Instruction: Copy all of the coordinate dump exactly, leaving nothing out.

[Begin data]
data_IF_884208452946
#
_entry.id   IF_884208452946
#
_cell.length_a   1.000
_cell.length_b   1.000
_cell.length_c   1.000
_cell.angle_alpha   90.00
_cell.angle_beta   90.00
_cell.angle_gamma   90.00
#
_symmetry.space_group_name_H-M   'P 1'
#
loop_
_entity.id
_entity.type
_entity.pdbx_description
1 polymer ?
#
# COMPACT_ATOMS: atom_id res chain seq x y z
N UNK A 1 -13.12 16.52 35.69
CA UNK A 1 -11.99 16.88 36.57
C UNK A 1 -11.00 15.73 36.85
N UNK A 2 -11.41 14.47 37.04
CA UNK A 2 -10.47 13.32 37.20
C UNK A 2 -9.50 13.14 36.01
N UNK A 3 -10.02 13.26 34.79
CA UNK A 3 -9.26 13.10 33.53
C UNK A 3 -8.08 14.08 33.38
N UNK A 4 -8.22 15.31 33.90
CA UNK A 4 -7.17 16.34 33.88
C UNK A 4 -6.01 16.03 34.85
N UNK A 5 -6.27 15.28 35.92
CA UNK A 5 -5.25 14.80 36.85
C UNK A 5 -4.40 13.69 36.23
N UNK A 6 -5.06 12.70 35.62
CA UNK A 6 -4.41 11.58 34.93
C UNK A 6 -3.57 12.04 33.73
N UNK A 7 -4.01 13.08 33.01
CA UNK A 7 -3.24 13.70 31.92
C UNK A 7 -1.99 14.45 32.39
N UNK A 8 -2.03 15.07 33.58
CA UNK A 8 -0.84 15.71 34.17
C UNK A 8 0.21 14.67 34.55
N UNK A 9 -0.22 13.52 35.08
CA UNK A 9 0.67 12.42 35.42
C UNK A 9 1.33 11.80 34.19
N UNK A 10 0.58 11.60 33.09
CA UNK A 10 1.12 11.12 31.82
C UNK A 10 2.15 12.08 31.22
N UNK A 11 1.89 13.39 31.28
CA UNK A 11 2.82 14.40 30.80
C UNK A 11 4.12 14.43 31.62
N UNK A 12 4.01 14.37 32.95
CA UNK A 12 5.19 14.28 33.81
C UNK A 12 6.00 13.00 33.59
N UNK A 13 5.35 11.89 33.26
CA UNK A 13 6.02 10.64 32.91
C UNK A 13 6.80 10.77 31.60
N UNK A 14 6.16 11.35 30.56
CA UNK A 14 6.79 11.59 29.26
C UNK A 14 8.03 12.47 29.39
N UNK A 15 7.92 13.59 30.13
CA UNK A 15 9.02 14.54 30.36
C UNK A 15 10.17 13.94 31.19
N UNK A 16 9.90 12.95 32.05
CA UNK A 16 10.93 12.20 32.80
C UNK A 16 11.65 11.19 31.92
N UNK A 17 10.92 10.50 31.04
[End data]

data_IF_884208452946
#
_entry.id   IF_884208452946
#
_cell.length_a   1.000
_cell.length_b   1.000
_cell.length_c   1.000
_cell.angle_alpha   90.00
_cell.angle_beta   90.00
_cell.angle_gamma   90.00
#
_symmetry.space_group_name_H-M   'P 1'
#
loop_
_entity.id
_entity.type
_entity.pdbx_description
1 polymer ?
#
# COMPACT_ATOMS: atom_id res chain seq x y z
N UNK A 1 -13.12 16.52 35.69
CA UNK A 1 -11.99 16.88 36.57
C UNK A 1 -11.00 15.73 36.85
N UNK A 2 -11.41 14.47 37.04
CA UNK A 2 -10.47 13.32 37.20
C UNK A 2 -9.50 13.14 36.01
N UNK A 3 -10.02 13.26 34.79
CA UNK A 3 -9.26 13.10 33.53
C UNK A 3 -8.08 14.08 33.38
N UNK A 4 -8.22 15.31 33.90
CA UNK A 4 -7.17 16.34 33.88
C UNK A 4 -6.01 16.03 34.85
N UNK A 5 -6.27 15.28 35.92
CA UNK A 5 -5.25 14.80 36.85
C UNK A 5 -4.40 13.69 36.23
N UNK A 6 -5.06 12.70 35.62
CA UNK A 6 -4.41 11.58 34.93
C UNK A 6 -3.57 12.04 33.73
N UNK A 7 -4.01 13.08 33.01
CA UNK A 7 -3.24 13.70 31.92
C UNK A 7 -1.99 14.45 32.39
N UNK A 8 -2.03 15.07 33.58
CA UNK A 8 -0.84 15.71 34.17
C UNK A 8 0.21 14.67 34.55
N UNK A 9 -0.22 13.52 35.08
CA UNK A 9 0.67 12.42 35.42
C UNK A 9 1.33 11.80 34.19
N UNK A 10 0.58 11.60 33.09
CA UNK A 10 1.12 11.12 31.82
C UNK A 10 2.15 12.08 31.22
N UNK A 11 1.89 13.39 31.28
CA UNK A 11 2.82 14.40 30.80
C UNK A 11 4.12 14.43 31.62
N UNK A 12 4.01 14.37 32.95
CA UNK A 12 5.19 14.28 33.81
C UNK A 12 6.00 13.00 33.59
N UNK A 13 5.35 11.89 33.26
CA UNK A 13 6.02 10.64 32.91
C UNK A 13 6.80 10.77 31.60
N UNK A 14 6.16 11.35 30.56
CA UNK A 14 6.79 11.59 29.26
C UNK A 14 8.03 12.47 29.39
N UNK A 15 7.92 13.59 30.13
CA UNK A 15 9.02 14.54 30.36
C UNK A 15 10.17 13.94 31.19
N UNK A 16 9.90 12.95 32.05
CA UNK A 16 10.93 12.20 32.80
C UNK A 16 11.65 11.19 31.92
N UNK A 17 10.92 10.50 31.04